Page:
Wysocki’s family-owned farm has been growing fresh produce for over 60 years. The rich, fertile soil we grow our crops on has been home to our families, including our children, for three generations. Our potatoes and onions are naturally delicious and nutritious, too. Wholesome, all-natural produce, backed by family farmers with a lifetime of growing expertise.
Growing Quality produce, a family tradition
Monte vista, colorado
Our Monte Vista grower’s story began in 1919 when the farm’s patriarch returned from fighting in World War I and bought a piece of land in the San Luis Valley of Colorado. This passion for farming only grew as generations of his family began working on the farm.
Three generations of family members have continued the farming legacy and currently, the fourth generation runs and operates the family farming endeavor. “The future of our family farm is still unwritten. It’s not an easy practice but definitely a necessary one. Farming is challenging enough and family farming elevates that challenge; however, the rewards from family farming together can be tremendously enriching.
From Our Farms To Your Table
Big Lake, Minnesota
Ewing Farms has been in the potato business since 1965. Today, the third-generation family company grows 700 acres of delectable red and yellow potatoes, with their season spanning late July to early October. Owner and second-generation family member Pete Ewing knew even as a child that he wanted to one day continue what his father started, and his enthusiasm for farming has only grown over the years. “I knew that’s what I wanted to do. From the agronomy to the marketing, I enjoy all of it.”
Elk River, Minnesota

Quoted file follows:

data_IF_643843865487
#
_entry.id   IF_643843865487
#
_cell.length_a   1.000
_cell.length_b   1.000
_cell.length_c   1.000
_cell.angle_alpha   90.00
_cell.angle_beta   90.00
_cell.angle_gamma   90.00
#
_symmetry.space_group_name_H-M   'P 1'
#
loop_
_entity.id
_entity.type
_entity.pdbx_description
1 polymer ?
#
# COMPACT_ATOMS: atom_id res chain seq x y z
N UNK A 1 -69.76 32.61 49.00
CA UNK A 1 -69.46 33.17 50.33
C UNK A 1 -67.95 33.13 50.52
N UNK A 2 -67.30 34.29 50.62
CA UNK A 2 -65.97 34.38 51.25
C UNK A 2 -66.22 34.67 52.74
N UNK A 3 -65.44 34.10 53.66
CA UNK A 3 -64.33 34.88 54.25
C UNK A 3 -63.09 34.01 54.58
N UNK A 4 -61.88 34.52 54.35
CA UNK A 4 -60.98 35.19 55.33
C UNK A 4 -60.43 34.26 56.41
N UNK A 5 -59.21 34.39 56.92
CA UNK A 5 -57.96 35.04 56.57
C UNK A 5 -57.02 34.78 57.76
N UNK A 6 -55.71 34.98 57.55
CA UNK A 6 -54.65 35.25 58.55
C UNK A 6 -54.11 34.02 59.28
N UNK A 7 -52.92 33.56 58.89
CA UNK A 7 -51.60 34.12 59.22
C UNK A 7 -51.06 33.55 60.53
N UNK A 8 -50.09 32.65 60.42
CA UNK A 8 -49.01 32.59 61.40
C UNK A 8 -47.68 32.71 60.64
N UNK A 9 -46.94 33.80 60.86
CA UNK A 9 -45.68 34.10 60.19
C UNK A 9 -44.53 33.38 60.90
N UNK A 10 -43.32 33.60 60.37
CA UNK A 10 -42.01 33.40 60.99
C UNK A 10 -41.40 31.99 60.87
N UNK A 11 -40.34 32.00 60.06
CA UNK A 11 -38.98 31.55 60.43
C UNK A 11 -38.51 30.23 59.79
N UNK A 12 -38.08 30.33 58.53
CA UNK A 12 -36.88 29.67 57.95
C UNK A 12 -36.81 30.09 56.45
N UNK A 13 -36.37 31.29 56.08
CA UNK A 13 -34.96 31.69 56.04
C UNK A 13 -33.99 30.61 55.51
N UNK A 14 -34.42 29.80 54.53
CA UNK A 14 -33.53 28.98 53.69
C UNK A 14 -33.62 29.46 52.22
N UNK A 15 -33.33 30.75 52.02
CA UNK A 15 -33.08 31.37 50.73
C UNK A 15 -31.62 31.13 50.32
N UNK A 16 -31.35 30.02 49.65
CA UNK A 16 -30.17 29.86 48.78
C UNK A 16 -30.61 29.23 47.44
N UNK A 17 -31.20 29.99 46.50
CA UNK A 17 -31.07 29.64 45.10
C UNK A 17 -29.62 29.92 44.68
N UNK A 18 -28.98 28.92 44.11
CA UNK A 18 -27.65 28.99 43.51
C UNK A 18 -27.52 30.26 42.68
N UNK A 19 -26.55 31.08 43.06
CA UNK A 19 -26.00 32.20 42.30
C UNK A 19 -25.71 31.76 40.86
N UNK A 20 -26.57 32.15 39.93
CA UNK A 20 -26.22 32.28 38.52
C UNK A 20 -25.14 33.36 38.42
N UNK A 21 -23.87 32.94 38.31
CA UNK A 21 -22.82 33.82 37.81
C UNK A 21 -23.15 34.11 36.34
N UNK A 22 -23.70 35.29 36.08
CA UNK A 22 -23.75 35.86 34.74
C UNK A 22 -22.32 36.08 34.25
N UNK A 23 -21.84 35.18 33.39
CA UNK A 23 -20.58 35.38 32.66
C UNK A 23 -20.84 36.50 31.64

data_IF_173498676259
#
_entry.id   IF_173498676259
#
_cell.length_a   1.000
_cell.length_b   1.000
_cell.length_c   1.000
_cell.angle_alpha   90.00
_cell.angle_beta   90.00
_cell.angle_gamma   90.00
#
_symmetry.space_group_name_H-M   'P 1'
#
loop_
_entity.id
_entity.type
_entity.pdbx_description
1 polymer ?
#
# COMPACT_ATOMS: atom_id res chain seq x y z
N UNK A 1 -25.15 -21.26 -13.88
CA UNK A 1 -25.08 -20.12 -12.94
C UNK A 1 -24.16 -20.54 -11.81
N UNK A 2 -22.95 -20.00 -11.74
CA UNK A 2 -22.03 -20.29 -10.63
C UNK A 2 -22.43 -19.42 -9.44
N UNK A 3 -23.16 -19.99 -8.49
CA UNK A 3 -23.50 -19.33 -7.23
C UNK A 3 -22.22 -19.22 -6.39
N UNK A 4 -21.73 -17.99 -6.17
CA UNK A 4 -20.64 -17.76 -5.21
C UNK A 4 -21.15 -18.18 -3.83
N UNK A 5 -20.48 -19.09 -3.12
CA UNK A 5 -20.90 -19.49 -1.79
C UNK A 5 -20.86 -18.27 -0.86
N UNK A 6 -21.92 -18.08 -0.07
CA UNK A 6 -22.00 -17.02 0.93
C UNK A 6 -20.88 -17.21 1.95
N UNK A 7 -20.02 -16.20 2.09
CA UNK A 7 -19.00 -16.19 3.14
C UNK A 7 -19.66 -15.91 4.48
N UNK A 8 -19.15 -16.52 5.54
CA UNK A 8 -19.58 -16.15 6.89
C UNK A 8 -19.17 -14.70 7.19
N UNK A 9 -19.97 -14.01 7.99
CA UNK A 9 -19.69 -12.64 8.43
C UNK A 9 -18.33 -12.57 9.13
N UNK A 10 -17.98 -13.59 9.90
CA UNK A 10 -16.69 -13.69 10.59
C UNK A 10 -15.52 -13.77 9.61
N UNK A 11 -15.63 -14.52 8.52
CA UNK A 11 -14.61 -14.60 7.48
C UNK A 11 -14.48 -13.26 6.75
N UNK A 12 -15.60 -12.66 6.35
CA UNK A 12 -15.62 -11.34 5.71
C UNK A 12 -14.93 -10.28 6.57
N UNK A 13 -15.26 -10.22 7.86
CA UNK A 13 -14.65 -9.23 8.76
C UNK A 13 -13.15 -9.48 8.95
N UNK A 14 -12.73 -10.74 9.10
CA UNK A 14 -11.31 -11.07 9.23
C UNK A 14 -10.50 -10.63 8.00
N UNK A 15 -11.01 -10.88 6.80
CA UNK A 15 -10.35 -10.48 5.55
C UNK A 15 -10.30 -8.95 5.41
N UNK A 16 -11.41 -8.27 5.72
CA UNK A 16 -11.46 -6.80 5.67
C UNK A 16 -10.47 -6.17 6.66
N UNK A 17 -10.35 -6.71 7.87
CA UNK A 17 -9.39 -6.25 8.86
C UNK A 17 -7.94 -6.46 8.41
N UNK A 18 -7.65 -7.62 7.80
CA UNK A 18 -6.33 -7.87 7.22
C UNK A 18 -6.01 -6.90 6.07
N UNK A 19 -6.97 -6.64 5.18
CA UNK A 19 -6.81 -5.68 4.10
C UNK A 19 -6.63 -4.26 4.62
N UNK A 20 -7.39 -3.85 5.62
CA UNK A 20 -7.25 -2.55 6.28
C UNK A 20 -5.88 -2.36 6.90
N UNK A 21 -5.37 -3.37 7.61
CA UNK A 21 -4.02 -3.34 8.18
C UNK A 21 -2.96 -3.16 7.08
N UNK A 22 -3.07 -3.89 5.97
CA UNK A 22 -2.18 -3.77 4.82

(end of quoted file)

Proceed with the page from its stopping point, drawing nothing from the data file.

Wingard Farms started growing potatoes in 1918, and more than 100 years later, farming is still the family business. Four generations in, the Wingards grow 900 acres of potatoes, soybeans and seed corn. Because they’d love to one day be a fifth-generation family business, the Wingards make sustainable practices like water conservation a priority. They’ve been growing on the same land since the 1950s and plan to continue to do so for decades to come.
“We’ve been farming this ground for 70-plus years, and we don’t want to go anywhere else,” fourth-generation family member David Wingard said. “This is where our farm is. So we’ve got to look to the future. I’ve got daughters, and I’ve got nephews. If they want to grow the business and be a part of this, then we’ve got to look at different things to keep this going and keep the yields where they need to be so we can keep farming this ground for another 70-plus years.”
30 acres of pollinator-friendly spots
Nick at Plover River Farms has been at the forefront of establishing and preserving prairie ground that attracts bees, butterflies and other pollinators in abundance. For nearly two decades, Plover River Farms has managed and preserved 30 acres sectioned into six different pollinator-friendly spots.
The pollinator habitat land attracts plenty of Monarch butterflies in addition to the Karner Blue Butterfly, an endangered subspecies of small blue butterfly found in some Great Lakes states. The state of Wisconsin is a stronghold for the endangered Karner Blue Butterfly.
Farming for more than 60 years
Worzella & Sons, Inc. is a 4,200+ acre potato and vegetable farm located in the heart of Wisconsin’s central sands. Farming has been a family business for more than 60 years.
The patriarch of the family, Clarence Worzella, was raised on a 340-acre dairy farm, which had only 20 acres of potatoes. As a young man, Clarence grew crops and sold vegetables door-to-door on his truck route. In 1953, Clarence bought a 40-acre parcel near Plover, Wisconsin and started growing potatoes under irrigation. Year after year, generation after generation, Worzella & Sons started adding acres and growing experience.
The 60-plus years of experience combined with modern farming techniques allow Worzella to grow wholesome, high-quality vegetables, like peas, green beans, sweet and field corn, soybeans and rye, all while protecting the earth by further enriching the soil of their 4,250-acre farm.
When they’re not growing, farming, tilling and measuring, and re-measuring all the goodness in the soil, the family likes to travel, play a few rounds of golf, and of course, hunt and fish; the farm to table spirit follows them in all aspects of their lives.